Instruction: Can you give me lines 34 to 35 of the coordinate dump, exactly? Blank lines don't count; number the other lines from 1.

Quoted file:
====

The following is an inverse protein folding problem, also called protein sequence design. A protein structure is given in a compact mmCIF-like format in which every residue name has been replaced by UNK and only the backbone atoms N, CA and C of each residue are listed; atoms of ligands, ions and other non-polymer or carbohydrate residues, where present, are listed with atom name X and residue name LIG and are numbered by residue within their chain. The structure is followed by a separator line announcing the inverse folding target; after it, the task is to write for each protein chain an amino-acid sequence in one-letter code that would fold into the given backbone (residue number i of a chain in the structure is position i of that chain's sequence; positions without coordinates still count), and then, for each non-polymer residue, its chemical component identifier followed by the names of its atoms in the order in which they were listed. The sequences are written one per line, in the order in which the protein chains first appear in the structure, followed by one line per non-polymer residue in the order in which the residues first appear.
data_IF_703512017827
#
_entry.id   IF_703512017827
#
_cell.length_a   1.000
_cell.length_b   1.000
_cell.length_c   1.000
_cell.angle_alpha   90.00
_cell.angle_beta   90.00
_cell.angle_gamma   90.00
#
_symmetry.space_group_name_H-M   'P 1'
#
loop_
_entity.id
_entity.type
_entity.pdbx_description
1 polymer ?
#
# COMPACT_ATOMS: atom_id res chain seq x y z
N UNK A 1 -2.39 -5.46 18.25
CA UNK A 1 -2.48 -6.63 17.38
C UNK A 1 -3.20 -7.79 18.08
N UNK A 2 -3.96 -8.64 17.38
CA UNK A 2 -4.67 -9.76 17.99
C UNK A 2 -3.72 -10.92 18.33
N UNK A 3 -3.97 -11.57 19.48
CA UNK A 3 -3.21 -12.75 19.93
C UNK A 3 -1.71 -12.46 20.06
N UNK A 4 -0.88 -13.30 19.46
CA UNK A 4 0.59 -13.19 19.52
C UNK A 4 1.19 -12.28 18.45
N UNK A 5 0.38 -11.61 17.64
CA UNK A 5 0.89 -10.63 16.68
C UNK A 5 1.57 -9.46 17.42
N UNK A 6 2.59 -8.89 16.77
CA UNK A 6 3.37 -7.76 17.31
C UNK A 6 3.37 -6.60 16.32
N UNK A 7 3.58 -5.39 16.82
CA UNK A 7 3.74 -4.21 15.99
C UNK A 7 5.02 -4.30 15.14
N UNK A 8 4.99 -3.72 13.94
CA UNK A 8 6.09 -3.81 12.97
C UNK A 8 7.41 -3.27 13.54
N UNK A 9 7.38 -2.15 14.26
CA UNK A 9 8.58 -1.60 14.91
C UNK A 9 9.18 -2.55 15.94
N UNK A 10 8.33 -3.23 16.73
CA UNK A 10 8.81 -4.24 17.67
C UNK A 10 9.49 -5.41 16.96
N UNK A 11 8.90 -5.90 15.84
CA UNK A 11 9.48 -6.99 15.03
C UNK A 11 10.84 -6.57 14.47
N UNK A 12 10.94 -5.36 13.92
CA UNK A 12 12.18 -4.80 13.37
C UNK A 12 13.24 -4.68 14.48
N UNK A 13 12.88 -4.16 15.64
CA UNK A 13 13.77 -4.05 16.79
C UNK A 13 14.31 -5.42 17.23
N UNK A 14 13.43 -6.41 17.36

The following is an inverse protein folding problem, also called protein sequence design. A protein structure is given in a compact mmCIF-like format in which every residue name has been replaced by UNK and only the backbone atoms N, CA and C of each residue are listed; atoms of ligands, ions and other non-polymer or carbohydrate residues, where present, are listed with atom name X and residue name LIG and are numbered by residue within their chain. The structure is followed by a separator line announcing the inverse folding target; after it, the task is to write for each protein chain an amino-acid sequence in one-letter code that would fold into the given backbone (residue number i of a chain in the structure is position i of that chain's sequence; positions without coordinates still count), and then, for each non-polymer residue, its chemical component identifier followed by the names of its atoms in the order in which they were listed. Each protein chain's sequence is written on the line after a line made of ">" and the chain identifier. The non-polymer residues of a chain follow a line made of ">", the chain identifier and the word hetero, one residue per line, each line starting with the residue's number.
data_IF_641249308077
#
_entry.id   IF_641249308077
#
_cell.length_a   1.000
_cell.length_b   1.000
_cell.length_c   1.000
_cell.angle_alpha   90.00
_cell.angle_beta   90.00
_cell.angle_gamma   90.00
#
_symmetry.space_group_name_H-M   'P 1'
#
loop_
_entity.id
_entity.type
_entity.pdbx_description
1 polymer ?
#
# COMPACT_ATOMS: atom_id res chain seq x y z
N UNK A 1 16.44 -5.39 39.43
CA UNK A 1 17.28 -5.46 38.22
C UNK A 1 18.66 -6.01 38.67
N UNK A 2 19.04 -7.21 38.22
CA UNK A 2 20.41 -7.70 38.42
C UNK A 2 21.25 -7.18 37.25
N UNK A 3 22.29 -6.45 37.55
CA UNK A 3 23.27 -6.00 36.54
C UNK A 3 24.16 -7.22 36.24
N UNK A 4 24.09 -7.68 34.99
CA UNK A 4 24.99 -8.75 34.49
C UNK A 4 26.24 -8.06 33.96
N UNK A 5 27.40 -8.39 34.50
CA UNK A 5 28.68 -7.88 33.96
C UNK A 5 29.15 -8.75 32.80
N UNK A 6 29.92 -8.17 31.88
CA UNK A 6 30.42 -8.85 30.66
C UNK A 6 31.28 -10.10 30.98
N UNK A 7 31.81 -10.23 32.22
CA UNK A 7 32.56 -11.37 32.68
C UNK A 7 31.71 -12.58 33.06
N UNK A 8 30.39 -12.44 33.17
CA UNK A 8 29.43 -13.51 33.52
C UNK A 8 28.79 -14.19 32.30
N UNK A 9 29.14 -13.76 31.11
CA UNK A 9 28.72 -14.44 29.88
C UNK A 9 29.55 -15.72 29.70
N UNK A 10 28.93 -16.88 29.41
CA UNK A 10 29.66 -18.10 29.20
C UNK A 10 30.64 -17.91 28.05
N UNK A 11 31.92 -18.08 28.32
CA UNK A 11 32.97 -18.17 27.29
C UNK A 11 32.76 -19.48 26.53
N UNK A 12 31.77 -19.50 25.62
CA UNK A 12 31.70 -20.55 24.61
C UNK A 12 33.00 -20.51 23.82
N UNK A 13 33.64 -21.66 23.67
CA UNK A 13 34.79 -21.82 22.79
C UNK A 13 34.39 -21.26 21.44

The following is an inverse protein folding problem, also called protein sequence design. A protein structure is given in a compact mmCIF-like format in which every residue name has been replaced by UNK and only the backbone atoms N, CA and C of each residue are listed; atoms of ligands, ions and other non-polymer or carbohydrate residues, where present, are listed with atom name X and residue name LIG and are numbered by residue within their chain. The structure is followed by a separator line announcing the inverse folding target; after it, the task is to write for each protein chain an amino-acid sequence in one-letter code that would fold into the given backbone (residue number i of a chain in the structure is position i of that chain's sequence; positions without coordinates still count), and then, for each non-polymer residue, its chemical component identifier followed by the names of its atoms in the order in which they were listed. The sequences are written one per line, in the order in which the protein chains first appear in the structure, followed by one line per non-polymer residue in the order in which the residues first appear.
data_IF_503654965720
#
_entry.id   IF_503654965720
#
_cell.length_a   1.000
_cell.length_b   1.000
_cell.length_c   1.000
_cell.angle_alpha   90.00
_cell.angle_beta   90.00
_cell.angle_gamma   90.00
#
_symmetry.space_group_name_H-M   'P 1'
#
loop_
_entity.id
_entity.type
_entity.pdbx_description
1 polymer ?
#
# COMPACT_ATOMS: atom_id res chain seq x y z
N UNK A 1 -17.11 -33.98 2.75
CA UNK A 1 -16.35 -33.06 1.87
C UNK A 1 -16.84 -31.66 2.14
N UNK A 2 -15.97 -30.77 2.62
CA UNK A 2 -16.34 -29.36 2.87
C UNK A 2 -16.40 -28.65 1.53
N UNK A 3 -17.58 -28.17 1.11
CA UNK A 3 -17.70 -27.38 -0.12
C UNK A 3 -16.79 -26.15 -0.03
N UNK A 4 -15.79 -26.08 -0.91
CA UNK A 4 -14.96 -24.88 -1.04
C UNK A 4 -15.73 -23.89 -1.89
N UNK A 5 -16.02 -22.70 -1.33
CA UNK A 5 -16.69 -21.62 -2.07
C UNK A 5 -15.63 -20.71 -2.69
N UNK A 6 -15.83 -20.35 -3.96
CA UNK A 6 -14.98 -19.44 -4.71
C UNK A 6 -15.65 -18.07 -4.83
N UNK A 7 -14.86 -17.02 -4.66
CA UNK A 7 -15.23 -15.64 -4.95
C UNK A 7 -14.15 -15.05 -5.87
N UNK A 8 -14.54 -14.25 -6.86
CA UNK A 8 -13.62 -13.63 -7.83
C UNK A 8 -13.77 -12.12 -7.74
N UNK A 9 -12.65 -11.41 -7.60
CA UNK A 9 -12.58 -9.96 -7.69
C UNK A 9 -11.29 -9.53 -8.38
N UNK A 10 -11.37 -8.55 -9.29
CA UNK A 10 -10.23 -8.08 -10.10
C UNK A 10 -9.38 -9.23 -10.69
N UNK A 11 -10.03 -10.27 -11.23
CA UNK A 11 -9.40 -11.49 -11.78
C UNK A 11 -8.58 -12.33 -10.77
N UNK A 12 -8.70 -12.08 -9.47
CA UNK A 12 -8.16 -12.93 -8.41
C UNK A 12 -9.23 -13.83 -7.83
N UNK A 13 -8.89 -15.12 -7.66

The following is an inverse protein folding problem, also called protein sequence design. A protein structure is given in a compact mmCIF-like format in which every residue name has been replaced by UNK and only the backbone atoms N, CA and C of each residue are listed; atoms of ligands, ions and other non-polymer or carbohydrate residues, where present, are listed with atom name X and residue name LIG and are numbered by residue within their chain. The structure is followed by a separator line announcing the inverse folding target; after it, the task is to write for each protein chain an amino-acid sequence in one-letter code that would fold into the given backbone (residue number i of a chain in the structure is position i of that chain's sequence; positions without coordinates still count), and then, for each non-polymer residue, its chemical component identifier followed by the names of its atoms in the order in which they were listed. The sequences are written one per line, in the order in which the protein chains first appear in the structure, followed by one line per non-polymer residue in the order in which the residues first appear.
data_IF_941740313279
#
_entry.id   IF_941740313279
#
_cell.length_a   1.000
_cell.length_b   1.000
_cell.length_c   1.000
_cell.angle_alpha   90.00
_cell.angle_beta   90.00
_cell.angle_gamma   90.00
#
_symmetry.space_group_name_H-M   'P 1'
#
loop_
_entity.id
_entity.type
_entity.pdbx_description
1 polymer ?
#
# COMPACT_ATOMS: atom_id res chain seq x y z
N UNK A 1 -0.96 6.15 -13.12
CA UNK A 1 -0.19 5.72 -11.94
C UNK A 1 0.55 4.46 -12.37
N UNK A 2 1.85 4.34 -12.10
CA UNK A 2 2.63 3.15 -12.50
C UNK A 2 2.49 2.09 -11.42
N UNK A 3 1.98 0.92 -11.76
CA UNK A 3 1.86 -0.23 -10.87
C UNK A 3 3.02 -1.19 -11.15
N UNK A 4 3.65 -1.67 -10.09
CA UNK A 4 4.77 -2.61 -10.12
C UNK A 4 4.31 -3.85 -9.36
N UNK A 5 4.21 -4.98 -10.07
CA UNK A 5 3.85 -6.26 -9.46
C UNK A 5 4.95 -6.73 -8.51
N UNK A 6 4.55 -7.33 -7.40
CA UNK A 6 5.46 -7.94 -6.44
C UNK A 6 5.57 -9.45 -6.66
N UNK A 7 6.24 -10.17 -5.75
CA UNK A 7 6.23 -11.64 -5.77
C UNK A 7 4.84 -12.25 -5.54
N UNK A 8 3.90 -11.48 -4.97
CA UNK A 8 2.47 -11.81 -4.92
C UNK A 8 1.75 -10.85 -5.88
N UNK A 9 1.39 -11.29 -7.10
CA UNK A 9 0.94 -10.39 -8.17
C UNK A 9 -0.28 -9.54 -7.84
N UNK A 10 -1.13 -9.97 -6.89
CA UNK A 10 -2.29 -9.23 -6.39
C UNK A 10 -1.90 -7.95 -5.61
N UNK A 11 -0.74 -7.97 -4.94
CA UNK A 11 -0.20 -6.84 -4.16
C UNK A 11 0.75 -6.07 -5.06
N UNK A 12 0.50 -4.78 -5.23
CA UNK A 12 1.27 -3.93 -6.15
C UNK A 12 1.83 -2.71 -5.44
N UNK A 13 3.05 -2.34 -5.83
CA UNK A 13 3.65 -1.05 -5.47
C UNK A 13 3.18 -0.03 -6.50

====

N UNK A 5 0.38 -11.61 17.64
CA UNK A 5 0.89 -10.63 16.68